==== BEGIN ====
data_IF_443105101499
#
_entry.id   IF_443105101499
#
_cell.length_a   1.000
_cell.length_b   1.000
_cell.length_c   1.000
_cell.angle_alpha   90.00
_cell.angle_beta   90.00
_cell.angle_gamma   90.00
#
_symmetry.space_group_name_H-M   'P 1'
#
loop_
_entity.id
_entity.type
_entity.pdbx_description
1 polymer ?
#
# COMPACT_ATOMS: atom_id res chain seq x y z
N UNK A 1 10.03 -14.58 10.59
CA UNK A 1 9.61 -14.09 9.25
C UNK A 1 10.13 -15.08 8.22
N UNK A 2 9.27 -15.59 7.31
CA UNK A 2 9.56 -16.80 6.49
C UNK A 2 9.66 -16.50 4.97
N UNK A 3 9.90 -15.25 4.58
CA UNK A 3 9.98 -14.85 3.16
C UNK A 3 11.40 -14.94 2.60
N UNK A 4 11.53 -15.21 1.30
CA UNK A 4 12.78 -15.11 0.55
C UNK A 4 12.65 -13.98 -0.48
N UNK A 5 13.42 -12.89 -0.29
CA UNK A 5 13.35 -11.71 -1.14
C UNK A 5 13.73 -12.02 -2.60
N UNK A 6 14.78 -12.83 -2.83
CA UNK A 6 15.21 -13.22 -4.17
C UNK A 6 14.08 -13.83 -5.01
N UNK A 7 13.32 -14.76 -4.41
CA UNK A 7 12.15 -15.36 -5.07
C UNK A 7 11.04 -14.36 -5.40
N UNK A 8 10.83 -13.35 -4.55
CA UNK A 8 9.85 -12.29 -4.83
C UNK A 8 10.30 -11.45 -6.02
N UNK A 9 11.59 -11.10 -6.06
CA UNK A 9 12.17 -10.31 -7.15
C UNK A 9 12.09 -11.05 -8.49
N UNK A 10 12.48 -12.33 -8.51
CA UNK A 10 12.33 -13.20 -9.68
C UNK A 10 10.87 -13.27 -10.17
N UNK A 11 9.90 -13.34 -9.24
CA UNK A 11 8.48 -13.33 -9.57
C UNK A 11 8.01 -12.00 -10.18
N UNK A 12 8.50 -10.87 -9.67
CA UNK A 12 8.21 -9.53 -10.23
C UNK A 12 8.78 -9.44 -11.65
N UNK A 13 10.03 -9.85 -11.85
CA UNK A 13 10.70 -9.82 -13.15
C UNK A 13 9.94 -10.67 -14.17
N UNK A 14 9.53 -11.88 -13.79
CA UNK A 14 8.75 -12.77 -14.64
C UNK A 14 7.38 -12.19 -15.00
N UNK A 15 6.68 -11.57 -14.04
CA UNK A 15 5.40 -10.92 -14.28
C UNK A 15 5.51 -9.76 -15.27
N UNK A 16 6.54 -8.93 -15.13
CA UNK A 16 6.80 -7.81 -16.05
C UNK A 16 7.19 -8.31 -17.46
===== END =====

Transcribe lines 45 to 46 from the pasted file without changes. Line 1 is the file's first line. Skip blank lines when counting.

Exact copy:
N UNK A 9 11.59 -11.10 -6.06
CA UNK A 9 12.17 -10.31 -7.15